Good Morning and Happy New Year! Sorry I’ve been away for so long, many big life events took place last year which really consumed my time and energy and altered my life journey. But I’m making my way back.
Edits are moving ahead for Shawn’s Way. Looking at publishing early this summer. I’m in the process of revamping the website. I made contact with someone in my neighborhood who is going to help me with it. Look for updates and announcements coming soon.
One of my life events last year was helping my dad through his dementia journey. He’s living in an assisted living/memory care facility. The challenge I encountered is the amount of time and energy it takes to help our aging parents through their lives when and illness stops them from leading lives on their own. I friend of mine wrote a story about her journey. It is a writing prompt from the Facebook writing group called Writers Unite! Reading her story has made me think about what affects dementia has had on my own life journey.
The January writing prompt came with this picture. If you take on the Write the Story challenge, you are to look at the picture and write a 3000 word or less story or poem about how that picture inspires you.
This is what my friend Sharon came up with when she took on the challenge.
A friend’s journey with dementia
By Sharon L. McAleer
“I’m so happy that you came,” Cathy Newman said to her sister Betsy Stevens as they were driving to the airport.
“I almost didn’t come.”
“Why?” Cathy asked and turned towards her sister in the passenger seat.
“I was afraid of losing myself while caring for mom.”
The soft hum of the car tires on the road could be heard during the break in the conversation.
“I understand. Taking care of mom can be time consuming and emotionally demanding. What changed your mind?”
“A talk I had with my best friend Janet. She even published a short story about it in a women’s self-care journal. Would you like me to read it to you? She sent me a copy.”
“I would love to hear it. We have plenty of time before your flight.”
Janet Crewston had a lot on her plate between changing jobs, moving her family into their new home and directing her father’s care with his assisted living facility. Along with her family, writing was her passion. Lately, her creativity just wasn’t working for her, so she thought a change of scenery would help get her writing groove back. She decided to escape to their family cabin on Lake Poltion for a few days while her husband kept and eye on their children.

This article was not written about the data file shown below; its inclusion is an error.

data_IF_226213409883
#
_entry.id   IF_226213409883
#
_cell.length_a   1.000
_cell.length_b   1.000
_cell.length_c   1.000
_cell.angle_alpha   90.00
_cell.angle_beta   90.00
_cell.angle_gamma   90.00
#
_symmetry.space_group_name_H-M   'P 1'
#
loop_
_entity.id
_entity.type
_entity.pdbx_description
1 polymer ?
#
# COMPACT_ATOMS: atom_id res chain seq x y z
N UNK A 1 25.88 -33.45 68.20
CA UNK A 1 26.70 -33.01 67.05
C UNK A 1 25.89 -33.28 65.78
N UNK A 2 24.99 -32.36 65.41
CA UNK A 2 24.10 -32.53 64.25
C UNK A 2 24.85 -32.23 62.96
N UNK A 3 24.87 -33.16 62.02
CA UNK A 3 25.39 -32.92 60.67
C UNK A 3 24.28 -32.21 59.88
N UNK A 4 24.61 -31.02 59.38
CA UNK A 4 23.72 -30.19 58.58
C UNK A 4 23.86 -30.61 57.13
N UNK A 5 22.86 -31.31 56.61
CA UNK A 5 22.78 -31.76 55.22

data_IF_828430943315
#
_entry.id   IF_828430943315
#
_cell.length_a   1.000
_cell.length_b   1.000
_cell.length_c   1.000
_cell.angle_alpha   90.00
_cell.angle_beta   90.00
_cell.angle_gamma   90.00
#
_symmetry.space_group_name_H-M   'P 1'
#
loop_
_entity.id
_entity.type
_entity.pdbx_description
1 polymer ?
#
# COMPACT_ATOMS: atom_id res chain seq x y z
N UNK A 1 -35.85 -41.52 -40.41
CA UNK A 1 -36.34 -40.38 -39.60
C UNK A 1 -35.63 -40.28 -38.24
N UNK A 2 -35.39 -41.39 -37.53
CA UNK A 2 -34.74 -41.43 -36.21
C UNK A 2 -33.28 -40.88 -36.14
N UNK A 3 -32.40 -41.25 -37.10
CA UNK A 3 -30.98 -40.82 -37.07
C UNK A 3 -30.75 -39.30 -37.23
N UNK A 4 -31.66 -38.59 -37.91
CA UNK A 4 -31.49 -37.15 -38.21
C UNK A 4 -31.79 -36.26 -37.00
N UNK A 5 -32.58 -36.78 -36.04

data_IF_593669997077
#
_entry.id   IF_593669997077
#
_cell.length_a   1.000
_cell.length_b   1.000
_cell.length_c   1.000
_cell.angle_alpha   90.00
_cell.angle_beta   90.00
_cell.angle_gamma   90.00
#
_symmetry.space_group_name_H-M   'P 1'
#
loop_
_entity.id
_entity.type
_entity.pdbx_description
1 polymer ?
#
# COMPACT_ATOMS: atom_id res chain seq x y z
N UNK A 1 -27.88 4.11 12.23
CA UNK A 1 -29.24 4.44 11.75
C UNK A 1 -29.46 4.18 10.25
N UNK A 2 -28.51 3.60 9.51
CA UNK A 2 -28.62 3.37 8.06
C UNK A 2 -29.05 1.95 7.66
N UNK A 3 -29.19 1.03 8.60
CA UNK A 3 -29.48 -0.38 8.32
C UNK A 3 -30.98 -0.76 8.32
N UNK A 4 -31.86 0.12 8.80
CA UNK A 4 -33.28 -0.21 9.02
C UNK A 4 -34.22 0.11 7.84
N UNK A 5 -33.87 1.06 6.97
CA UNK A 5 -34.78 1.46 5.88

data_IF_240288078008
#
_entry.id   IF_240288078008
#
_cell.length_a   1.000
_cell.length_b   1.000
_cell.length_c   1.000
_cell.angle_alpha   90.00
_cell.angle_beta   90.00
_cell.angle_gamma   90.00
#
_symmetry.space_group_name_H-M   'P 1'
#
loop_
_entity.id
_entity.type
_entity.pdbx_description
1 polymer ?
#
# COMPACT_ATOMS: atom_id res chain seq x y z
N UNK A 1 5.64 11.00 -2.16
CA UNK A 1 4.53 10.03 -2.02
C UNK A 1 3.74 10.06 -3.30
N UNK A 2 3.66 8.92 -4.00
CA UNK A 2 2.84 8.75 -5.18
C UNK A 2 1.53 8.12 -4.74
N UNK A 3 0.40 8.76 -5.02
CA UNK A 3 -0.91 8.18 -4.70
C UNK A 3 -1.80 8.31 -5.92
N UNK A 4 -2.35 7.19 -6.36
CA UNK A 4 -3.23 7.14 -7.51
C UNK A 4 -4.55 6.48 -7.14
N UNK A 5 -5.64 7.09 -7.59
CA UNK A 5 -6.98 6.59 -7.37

It was late winter heading towards spring and Janet could feel the air gradually getting a little warmer each day when she went to take her daily walks in the woods. There was a lot less activity at the lake this time of year and she thought that may help get things done. She was struggling with the final edits of her second novel. She thought editing this one would be easier than the first, but it was proving not to be the case. Maybe it was a tougher subject for her to write about, but Janet felt it had more to do with where she was in her life at the moment.
After working on her manuscript all morning, Janet got up from the desk to find the mug. It was the one her dad gave to her when she first started writing short stories after college. She was known to walk around the room when she was brainstorming and that mug got set down in some very unique places at her house and here. As she continued to check all of the usual spots, she heard a knock at the door. She shook her head knowing it would eventually show up and walked towards the door. When she opened it, a woman of shorter stature and long brown hair stood there wearing a purple ski jacket and a matching knitted hat. She was holding two cups of coffee from Cabin Brews, the only coffee shop in town.
“Hello Janet? How’s the writing coming?” Betsy asked.
Betsy Stevens and her family lived at the lake for a few years before Janet’s family moved in. Their cabin was the fifth one down the shore from Janet’s.
“Pretty good. I finally made it through all of the edits and the revisions are done in the manuscript. Now I need to do one more complete read through to make sure it all makes sense. What do you have here?” She asked and pointed at the brown paper cups in her friend’s hands.
“A little treat from Cabin Brews.” Betsy replied and handed her one of the cups. “Your favorite chai tea latte.”
“Thank you, Betsy. I was just getting ready to make some but couldn’t find my cup.”
“Did it get misplaced during one of your brainstorming sessions again?” Betsy asked, smiling at her friend.
“Yes. You know me too well. But it’ll show up. Isn’t like it walked off someplace.”
Both women chuckled.
“Do you have a little time to chat? I don’t want to interrupt you if you are in a writing groove.”
“Sure, I always have time for you. Come in and have a seat.”
Both women walked over to an oval oak table that separated the kitchen from the living room. Betsy took off her coat and hung it on the back of the chair before she sat down. Janet took a seat in the chair next to her.
“What’s on your mind?”
“I received an email from my sister Cathy today. She wants me to come back to Maine and help with my mom’s care. She says it’s too much for her to do by herself.”
“How’s your mom doing?”
“She’s about the same. The dementia seems to be holding thanks to the medication.”
“Caring for a parent is a pretty big commitment. You know I’m having issues with my brother who doesn’t want to help out.”